frontend.Bind("tcp://*:9100"); //Receive published messages on this server, port 9100
        backend.Bind("tcp://*:9101");  //Subscribers will bind to this server, port 9101, listening for forwarded messages

        //Create & start the proxy and begin listening for published messages
        NetMQ.Proxy proxy = new NetMQ.Proxy(frontend, backend, null);
                
        proxy.Start();
                
        while (true)
        {
            if (taskCancelToken.IsCancellationRequested) break;

            //Blocks until message received or interupted
            NetMQMessage message = frontend.ReceiveMessage();

            //Forward message to the subscribers to this proxy
            backend.SendMessage(message);
        }
    }
}

Next we need the business service to publish the message when the customer data changes:

public Organization SaveOrganization(Organization org)
{
     //Do data store logic here
     
     ...

     if(hasOrgSubdomainChanged){

            //Get the publisher socket, created when the business service was created using:
            //NetMQSocket socket = cxt.CreatePublisherSocket();
            //socket.Connect("tcp://<Primary Web Server IP Address>:9100");

            NetMQSocket socket = (NetMQSocket)AppDomain.CurrentDomain.GetData("WB_PubSocket");
          
            NetMQMessage msg = new NetMQMessage();
            msg.Append(new NetMQFrame(Encoding.UTF8.GetBytes("ORG")));
            msg.Append(new NetMQFrame(Encoding.UTF8.GetBytes(org.PublicID)));
            msg.Append(new NetMQFrame(Encoding.UTF8.GetBytes(org.Serialize())));
            socket.SendMessage(msg);
     }
}

Finally, the code for the Message Listener on each individual web server. Again, this function needs to run as its own process/thread to avoid blocking and ensure timely response to messages:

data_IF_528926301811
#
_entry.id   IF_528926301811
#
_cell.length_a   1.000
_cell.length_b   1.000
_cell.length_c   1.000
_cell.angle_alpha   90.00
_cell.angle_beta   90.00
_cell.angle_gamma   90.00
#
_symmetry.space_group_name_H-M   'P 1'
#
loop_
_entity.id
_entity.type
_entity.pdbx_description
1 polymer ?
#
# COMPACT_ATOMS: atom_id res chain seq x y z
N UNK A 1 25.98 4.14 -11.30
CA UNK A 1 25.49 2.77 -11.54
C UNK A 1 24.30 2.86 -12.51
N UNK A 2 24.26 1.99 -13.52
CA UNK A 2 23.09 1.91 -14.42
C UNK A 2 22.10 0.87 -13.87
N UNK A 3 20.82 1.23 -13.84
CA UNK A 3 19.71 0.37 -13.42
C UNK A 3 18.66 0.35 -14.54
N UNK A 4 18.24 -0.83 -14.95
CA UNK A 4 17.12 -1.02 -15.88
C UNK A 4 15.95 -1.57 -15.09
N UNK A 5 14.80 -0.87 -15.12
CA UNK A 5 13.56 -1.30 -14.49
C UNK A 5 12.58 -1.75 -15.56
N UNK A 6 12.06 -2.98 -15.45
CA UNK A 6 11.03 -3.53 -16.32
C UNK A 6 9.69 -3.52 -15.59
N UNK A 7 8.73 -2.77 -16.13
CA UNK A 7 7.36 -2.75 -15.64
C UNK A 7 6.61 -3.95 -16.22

private void MessagingTaskFunc()
{
    NetMQContext cxt = (NetMQContext)AppDomain.CurrentDomain.GetData("WB_NetMQContext");

    using (NetMQSocket socket = cxt.CreateSubscriberSocket())
    {
        socket.Subscribe(Encoding.UTF8.GetBytes("ORG")); //Subscriber only listens for certain message header
        socket.Connect("tcp://127.0.0.1:9101");

        while (true) 
        {
           if (taskCancelToken.IsCancellationRequested) break;

           NetMQMessage data = null;
           try
           {
              data = socket.ReceiveMessage(); //This blocks until message received. data is null if interrupted.

              if (data == null) break;
              else
              {                            
                 data.Pop(); //Pop first message frame - will always be "ORG"
                 //Get the next message frames which should contain the ID of organization, and the data
                 NetMQFrame frame = data.Pop();
                 string orgID = Encoding.UTF8.GetString(frame.Buffer);

                 //Check that the organization's ID is one cached in Redis. If so, refresh Redis data using 
                 //last message frame data.

                 ...

               }
           }
           catch
           {
               // Handle subscription receive error gracefully - ensure listener loop keeps running;  
           }
         }
      }
 }

There you have it – an architecture for scalable, synchronized, custom subdomains.